Vaux Brewery

Part of Opposition Day – in the House of Commons at 7:44 pm on 29th April 1999.

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Photo of Stephen Byers Stephen Byers Secretary of State, Department of Trade and Industry 7:44 pm, 29th April 1999

I note your point, Mr. Deputy Speaker, but may I say that we are offering regional selective assistance in relation to Vaux breweries? One reason why we are able to do so from our own budget, at £6 million, is that we will, with great vigour, reclaim £18 million provided to Siemens. Siemens has failed to meet employment conditions attached to regional selective assistance and will be required to repay the money. I can give my hon. Friends that assurance. We will also look carefully into the circumstances surrounding the Siemens decision.

My hon. Friend the Member for Sunderland, South mentioned the support that might be given to individuals who may, after all our efforts, lose their jobs as a result of any decision to close the brewery. The company announced last week that redundancies would take place. Meetings have occurred between the company, the local training and enterprise council, the Employment Service and the local authority. I commend the work of Sunderland city council in endeavouring to secure the future of the Vaux brewery.

The Government office for the north east stands ready to handle sympathetically requests for assistance that emerge from those discussions. The Government have put in place special rapid response measures which can be deployed when there are redundancies on this scale. They have been highly successful in previous cases, such as those of Fujitsu and Siemens. We will do all we can to help the people affected to find new employment and will put rapid response measures in place.

Sunderland as well as Sheffield will take the heaviest blow as a result of the decision to close the brewery. We understand the difficulties that the city, its surrounding areas and, indeed, the community face. But in Sunderland there has been some good news as well as bad news recently. My hon. Friend referred to the devastating impact in Sunderland of the decline in the shipbuilding industry, but Sunderland has been reborn since the closure of that very important industry. New jobs have been found and Sunderland is still a good place to do business. We have seen with Nissan, the most productive car plant in Europe, the potential that exists in the north-east of England. Nissan is currently recruiting to build its third model in Sunderland, with 800 new jobs being created as a result. That is good news for Sunderland and is a positive endorsement of the benefits of locating there.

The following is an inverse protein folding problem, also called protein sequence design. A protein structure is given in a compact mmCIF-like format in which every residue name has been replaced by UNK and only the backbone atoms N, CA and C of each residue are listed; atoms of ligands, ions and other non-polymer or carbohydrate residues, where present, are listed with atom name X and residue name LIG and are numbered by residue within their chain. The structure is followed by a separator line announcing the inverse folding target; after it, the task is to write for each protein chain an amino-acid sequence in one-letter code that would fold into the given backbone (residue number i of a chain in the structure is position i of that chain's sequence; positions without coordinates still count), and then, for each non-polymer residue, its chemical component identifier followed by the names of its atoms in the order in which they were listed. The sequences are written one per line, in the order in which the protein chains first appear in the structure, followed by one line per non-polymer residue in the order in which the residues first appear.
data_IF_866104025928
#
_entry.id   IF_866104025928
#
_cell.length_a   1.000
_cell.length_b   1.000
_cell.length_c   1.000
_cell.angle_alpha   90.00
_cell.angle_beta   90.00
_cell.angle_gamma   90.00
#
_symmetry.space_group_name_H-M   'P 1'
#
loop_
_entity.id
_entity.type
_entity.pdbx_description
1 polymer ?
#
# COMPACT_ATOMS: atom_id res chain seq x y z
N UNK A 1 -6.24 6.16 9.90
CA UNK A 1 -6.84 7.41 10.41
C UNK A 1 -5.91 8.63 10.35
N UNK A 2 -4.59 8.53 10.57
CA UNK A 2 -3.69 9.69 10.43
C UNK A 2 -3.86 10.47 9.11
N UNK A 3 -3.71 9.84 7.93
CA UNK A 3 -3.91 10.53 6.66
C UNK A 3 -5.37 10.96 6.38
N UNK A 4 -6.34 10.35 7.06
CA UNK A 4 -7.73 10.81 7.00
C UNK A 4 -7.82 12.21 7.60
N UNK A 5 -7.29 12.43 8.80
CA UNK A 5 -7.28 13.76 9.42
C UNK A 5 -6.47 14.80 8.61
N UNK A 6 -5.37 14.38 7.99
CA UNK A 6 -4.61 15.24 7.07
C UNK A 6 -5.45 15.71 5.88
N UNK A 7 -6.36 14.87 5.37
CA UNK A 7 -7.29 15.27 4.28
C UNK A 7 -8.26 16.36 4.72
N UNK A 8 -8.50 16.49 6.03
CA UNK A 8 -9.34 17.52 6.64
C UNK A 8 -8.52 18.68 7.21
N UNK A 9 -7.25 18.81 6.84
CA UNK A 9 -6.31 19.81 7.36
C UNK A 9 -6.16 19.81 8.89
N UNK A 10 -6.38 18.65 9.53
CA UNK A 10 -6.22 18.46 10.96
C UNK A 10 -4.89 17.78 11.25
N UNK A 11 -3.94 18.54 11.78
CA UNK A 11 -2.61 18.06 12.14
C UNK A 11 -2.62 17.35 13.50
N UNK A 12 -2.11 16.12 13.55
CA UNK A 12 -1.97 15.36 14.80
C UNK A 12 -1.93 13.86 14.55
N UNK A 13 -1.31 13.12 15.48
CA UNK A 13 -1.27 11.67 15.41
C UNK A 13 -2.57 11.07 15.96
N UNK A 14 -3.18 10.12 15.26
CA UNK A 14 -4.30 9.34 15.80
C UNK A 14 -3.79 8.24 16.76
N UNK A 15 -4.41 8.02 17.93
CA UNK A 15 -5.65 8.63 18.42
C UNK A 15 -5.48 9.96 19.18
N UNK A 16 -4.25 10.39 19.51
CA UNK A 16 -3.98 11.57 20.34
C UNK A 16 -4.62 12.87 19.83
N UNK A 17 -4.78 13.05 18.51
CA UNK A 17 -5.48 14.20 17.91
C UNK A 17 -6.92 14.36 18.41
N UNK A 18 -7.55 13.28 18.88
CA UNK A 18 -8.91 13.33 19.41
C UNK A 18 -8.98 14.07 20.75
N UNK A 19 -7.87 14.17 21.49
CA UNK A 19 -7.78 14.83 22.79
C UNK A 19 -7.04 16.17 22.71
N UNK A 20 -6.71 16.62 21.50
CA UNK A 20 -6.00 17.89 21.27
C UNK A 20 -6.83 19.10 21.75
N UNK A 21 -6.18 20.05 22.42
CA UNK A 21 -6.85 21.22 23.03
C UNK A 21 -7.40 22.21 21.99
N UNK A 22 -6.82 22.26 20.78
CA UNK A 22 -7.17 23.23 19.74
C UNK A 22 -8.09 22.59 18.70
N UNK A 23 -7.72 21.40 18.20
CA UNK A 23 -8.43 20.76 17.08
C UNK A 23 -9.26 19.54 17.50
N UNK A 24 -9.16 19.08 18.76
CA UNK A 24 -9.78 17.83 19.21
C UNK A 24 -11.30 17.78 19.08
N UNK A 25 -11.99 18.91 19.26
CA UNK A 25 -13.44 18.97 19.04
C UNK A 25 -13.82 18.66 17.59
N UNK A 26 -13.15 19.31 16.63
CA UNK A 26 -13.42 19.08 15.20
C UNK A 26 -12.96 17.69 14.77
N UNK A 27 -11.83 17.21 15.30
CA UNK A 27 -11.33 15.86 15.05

In other areas of manufacturing, there has been good news as well, from the manufacture of pumps and plastics to ships' cranes by Liebherr. The service sector is also set to create several hundred jobs. This is all good news, as is the fact that the Government and the European Union will continue to provide funds to promote economic regeneration.

The current north-east of England objective 2 programme contains packages of projects targeted directly at the Sunderland area which, if all taken up, could utilise over £32 million in grants from the European regional development fund and the European social fund. That is £32 million that will be used specifically for the purposes of economic regeneration and job creation.

I have no doubt that if the Vaux brewery in Sunderland is ultimately closed, it will be a major blow. No one can ignore that fact. But it is also clear that the north-east has many strengths. One of them is resilience in the face of hostility and adversity. There is a good news story to tell about the north-east. For some of us, it is a community that we joined and have been welcomed into. For many people, it is where they have spent their whole life. There are many strengths in the north-east. It is those strengths that will be called on in difficult times as well as in good times.

My Department stands ready to help the communities affected. We will not stand to one side and see communities being devastated—